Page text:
More Khree'atyvve [Creative] Names, Anyone?

I saw these first names on somobody’s kid’s class photo and had to share. Some of them are just bad spellings, and some of them I don’t know how to pronounce:
Dasjah
Anijah
Tre’Len
Caege
Za’Lin
Amarie
Erionna
Khristian
Quevon [pronounced like “Kevin”]

Any more new good ones to share?

Taijuan (pronounced Taiwan).

I know a Rachel who spells her name Raquel, and an Alexandra who uses to Xs.

One that I’ve seen multiple times recently is “Jaxson”. If you want to be kool like dat, just leave out the S altogether … it still sounds the same!

Bionca
Calob
Emma-Lee

All had the same mother. They’re just “creative” enough (especially the first two) to look like misspellings.

5 years ago (and she has the graduation class program) my sibling who teaches high school in the south graduated young Miss Asshole. (Pronounced Ash Oh Lay)

Ityanna.

Pronounced eye-tee-yawn-uh

The last time I was at the dentist he was telling me about this child patient of his called ‘N-a’, which, because the parents are just that cool, you pronounce as ‘Na-dash-a’. I hope she doesn’t get called ‘not applicable’ all her life. Or ‘Na-hyphen-a’ by more grammatically inclined people.

That’s just the Spanish spelling. If we have to put up with the Ysobels, y’all can take the Raqueles :slight_smile:

YA-soble? Yes-O-bel? How do you say that?

My mother hung a Very Creative name on me, for my first name.

You will notice that I vastly prefer to go by Lynn. Sometimes it gets misspelled a bit, but it’s NEVER mispronounced. I used to dread the new school year, not because I hated school (I rather liked it) but because I knew that between my first name, and Bodoni, the teacher or teachers would mispronounce my name for at least the first couple of months. I had the same gym teacher for three years, and she never was able to pronounce either my first or last name, and seemed to hold me personally responsible for my names.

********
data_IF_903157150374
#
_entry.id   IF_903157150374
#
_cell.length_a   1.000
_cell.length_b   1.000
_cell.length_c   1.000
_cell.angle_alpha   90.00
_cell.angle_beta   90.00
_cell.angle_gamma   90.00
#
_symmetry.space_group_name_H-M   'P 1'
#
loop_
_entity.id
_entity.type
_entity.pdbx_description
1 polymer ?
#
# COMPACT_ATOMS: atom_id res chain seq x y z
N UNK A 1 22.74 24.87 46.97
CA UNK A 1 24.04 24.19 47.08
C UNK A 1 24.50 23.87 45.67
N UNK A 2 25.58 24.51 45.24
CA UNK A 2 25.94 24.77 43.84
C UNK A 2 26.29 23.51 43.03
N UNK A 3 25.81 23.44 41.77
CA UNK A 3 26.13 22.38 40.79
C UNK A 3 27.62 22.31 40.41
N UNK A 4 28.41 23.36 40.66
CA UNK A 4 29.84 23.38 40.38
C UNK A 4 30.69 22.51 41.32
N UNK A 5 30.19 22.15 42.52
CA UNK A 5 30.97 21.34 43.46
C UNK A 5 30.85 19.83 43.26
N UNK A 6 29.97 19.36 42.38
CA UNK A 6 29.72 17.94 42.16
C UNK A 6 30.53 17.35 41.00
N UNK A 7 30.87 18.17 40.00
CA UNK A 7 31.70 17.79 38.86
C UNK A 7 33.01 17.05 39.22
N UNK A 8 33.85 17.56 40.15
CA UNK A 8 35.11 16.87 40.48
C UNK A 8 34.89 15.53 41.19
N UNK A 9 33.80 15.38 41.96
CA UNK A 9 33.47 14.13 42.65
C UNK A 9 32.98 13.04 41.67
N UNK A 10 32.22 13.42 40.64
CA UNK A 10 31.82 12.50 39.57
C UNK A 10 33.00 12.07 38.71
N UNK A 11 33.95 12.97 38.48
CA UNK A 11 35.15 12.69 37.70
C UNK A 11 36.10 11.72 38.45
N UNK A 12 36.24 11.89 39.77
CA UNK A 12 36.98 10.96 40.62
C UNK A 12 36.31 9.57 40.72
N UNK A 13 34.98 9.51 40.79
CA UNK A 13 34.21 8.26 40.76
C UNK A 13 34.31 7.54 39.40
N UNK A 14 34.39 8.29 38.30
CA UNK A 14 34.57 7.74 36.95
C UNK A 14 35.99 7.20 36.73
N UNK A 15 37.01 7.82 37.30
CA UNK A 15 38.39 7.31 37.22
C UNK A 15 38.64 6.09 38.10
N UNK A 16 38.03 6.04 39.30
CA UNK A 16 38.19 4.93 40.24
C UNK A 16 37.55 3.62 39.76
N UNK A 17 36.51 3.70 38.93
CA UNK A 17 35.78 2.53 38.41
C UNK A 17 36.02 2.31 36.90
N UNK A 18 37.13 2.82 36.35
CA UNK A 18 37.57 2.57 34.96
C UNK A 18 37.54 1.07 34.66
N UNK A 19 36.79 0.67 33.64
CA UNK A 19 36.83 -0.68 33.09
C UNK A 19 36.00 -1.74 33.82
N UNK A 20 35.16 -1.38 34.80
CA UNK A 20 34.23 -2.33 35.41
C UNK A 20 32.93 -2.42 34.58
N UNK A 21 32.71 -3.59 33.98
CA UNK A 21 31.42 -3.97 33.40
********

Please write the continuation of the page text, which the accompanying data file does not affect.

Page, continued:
I allow my blood relatives and my oldest, dearest friend to call me by my first name. Nobody else has that privilege. And when my parents die, I’m legally dropping my first name, so I can put Lynn down as my first name.

I received paperwork for someone named Dlizabeth. I though maybe it was a typo, but no, that’s how she hand-wrote her name, too. How do you pronounce Dlizabeth?

Some of the first names of students that I have had:

Captain, pronounced cap-tayn.
Dijonaisse. I guess her mom was frightened by a jar of mustard or something.
Ra’kel, pronounced with a long a.

Interesting sidenote: back in the 70s, the Texas Department of Public Safety undertook a massive conversion from paper driver’s license files to computerization. They set up a series of logic checks to make sure the data entry was valid. One of them checked to see that there were letters only in the names, and they had about a dozen rejects of people whose legal first name was T9C.

Welcome to the board, wombatinspats. Until somebody posts a birth certificate for N-a or La-a, I’m not going to believe this. Nothing personal, I’ve just heard it too many times. It’s todays Oranjello and Lemonjello.

Not by me, it isn’t.

There’s nothing to see here, really.

It’s pronounced the same as Isabel. The spelling Ysobel is at least 80 years old. In Very Good, Jeeves! by P.G. Wodehouse (1930), Aunt Dalia scolds Bertie by saying:

These days we wouldn’t blink at Ethyl instead of Ethel, Mabelle instead of Mabel, or Kathryn instead of Catherine. Gwladys probably looks strange to most of us, but I put that down to the rarity of Gladys altogether.

Sure I would; that’s an organic chemistry group, not a name.

“Raquel” is a fine name as long as it’s pronounced as in the pronunciation of actress Raquel Welch’s name. If it’s pronounced “Rachel” then I’ll sneer at it, unless that’s a proper pronunciation in another language.

Sounds like an urban legend to me.

Is that the bridge crew or the away party?

This, I’m afraid, will require supporting documentation to pass the smell test as well. So to speak.